Hobblebush Books. 2013. 55 pages.

Hobblebush Books. 2013. 55 pages.

Former New Hampshire Poet Laureate Patricia Fargnoli’s Winter is a wisdom text. Wisdom, canonically one of the four cardinal virtues, is defined as the possession or seeking of knowledge, and requires the control or tempering of one’s emotions so that reason prevails. Reading and rereading Winter, a collection I will return to again and again over the years, I am reminded of my favorite of Shakespeare’s late romances, The Winter’s Tale. A romance could play out tragically, but instead the chaos let loose in the play is ultimately healed by magic which, when practiced with proper judgment, is a kind of wisdom: “This is an art which does mend nature, change it rather, but the art itself is nature.” These lines, central to the romance and to the healing that takes place in “The Winter’s Tale,” are equally valid in Fargnoli’s fourth collection. Set in the season of silence, snow, wind and sparseness, Winter is preoccupied with listening to the silences within the natural world (foxes, birds and horses prevail here) as well as to the silences in a life that allows for the return to/of memories the seventy-six-year-old poet has gathered. Take these opening and closing lines from the early poem “Winter Grace”:

If you have seen the snow
under the lamppost
piled up like a white beaver hat on the picnic table
or somewhere slowly falling
into the brook
to be swallowed by water,
then you have seen beauty
and known it for its transience . . . .
. . . this is the slowed-down season
held fast by darkness
and if no one comes to keep you company
then keep watch over your own solitude.
In that stillness, you will learn
with your whole body
the significance of cold
and the night,
which is otherwise always eluding you.

Gorgeous as Fargnoli’s language is, “Winter Grace” is ultimately aware of the loneliness at the heart of winter, loneliness not unlike that of James Wright’s “A Blessing,” except that for Fargnoli, solitude, oneness, is central. The poem’s soft, steady unfolding teaches us what beauty is and simultaneously reminds us to cherish it even more ‘for its transience.’ What I so admire about “Winter Grace” is the way the speaker learns to embrace such loneliness and find gifts—grace—within it.

Meditations like “Winter Grace” become more emotionally charged when read alongside a poem like the structurally ambitious “Father Poem: A Collage.” Arranged in eight parts, “Father Poem” resurrects the poet’s father who, one night near Christmas, brought his small daughter a doll with dark braids, ‘her dress shines in blue satin/as if she were made of stars.’ Memories from a loving if at times difficult past unfold in the present tense, stressing further their prescience, alongside sections in which the speaker contemplates her father’s suicide and charged vanishing:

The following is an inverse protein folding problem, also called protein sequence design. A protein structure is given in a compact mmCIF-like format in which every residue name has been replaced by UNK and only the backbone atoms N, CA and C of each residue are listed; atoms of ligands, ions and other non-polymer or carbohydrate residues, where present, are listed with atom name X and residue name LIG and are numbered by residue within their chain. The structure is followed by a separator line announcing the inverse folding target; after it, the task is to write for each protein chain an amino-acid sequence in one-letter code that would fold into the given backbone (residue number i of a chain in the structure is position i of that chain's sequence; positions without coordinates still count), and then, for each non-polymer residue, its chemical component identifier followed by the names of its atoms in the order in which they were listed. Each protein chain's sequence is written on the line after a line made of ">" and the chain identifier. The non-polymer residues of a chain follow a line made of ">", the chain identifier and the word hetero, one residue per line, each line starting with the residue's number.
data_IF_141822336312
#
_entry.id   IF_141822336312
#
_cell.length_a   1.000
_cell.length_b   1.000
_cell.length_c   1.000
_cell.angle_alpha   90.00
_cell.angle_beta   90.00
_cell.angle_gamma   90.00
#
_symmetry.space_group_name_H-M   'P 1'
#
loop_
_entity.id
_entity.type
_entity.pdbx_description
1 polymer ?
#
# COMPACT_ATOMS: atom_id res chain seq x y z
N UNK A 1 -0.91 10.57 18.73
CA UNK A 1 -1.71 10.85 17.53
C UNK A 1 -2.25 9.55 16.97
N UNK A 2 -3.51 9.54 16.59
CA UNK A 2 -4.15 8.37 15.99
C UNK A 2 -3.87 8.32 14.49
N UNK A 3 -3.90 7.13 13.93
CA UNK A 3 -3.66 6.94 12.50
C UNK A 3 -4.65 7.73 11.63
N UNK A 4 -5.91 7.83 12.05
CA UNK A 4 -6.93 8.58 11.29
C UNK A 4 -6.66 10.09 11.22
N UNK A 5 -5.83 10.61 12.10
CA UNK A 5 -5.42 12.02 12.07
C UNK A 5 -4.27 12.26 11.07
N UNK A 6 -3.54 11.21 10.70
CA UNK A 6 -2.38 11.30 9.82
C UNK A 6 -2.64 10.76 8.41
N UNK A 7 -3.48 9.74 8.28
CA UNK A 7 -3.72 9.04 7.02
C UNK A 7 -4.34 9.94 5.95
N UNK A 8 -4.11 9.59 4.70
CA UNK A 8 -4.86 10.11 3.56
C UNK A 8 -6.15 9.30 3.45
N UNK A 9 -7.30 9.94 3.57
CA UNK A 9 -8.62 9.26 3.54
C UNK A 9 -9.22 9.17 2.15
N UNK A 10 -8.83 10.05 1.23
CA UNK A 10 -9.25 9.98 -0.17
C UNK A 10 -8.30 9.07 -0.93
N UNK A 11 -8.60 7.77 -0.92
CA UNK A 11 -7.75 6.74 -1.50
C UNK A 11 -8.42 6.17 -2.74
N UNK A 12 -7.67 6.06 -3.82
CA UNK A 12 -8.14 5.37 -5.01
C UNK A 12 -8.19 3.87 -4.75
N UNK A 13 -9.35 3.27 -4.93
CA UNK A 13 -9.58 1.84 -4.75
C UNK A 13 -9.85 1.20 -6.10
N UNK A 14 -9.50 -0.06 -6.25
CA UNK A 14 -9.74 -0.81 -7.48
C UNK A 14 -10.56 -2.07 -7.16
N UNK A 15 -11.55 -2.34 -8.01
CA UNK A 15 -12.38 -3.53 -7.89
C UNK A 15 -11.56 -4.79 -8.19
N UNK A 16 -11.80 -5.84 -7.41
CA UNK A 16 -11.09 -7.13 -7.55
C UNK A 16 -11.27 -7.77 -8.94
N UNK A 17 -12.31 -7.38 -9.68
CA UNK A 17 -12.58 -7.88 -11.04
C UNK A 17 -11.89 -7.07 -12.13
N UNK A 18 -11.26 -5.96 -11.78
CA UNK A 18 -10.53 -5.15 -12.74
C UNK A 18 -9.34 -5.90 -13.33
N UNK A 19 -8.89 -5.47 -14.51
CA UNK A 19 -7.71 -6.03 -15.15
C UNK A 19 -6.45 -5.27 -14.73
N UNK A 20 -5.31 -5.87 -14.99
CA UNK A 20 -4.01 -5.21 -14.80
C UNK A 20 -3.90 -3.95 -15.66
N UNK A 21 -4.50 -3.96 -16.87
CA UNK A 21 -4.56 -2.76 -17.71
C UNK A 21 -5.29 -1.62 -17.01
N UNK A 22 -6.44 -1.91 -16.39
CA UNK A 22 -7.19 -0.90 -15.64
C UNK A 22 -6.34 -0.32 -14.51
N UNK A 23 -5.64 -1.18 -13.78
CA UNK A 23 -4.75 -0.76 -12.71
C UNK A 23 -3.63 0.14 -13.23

. . . Wasn’t I enough to keep you here?
Didn’t you ever think of me?


. . . Dark night of your own dark soul father,
don’t you still ride my spirit?
Black horse, black horse galloping.


But once—

At Riverside Park I rode a white horse
with a dark-seed eye
and reins I held and the music played.
As you stood by,
the calliope played with a jangabell sound
“Till We Meet Again.”

Father who will not be made small in me ever.

“Father Poem: A Collage” is the kind of poem that emerges out of a lifetime’s struggle to find perspective (and if we are foregrounding wisdom here, to relinquish or at least temper the hurt and betrayal and feelings of loss). Fargnoli covers so much ground in revisiting her history with a father who charmed her, a man who she adored, a man who was far more troubled than her child self could have known. The last line—”Father who will not be made small in me ever”—is so much stronger for the inclusion of “ever.” Rhythmically it adds emphasis, and in terms of meaning, it acknowledges the hugeness of the father, made so much more so by his absence and by the fact that she will never understand what happened to him. And it brings us back to the lines of “Winter Grace”–“. . . you have seen beauty / and know it for its transience”–in the process investing such language with even more embodied authority–“In that stillness, you will learn / with your whole body / the significance of cold/and the night, / which is otherwise always eluding you.”

Winter, then, is a season of stillness; it is also the season that precedes death, a subject with which Fargnoli implicitly wrestles throughout the collection–often with a perspective tempered by humor as in “Advice for the Sleeping Lady.” The penultimate “Maintenance” seems to have the “last word” while reaching back to all the others, and concludes:

Last night I gave a prayer up to the ether,
to the infinity, to the presence or absence,
to a cataclysm of creation and destruction
beyond any I can imagine.
I asked for understanding, some hint of reason
and continuance.

How lovely the overnight snow
illumined by the sidewalk lamp.
It turns to a blue radiance as the icy dawn light slips in
from the east, a chimeric light, a veil made of nothing.

Fargnoli has a great gift for radiant imagery made more powerful through her pitch perfect rhythm and pacing. Winter is a wisdom text, and wisdom ultimately yields to the unknowing. After all, it was Socrates who said, “The more I live the less I know.” In “Maintenance,” the poet speaker gives us an image of her need–“Last night I gave a prayer up. . . . / asked for understanding . . .” She does not resolve what follows this surrender to prayer, and perhaps that’s because her action involved and involves (in “Maintenance”) surrender. Instead, she concludes with an image of astonishing–“How lovely the overnight snow”–and fleeting beauty–“a chimeric light, a veil made of nothing.”

Jacqueline Winter Thomas
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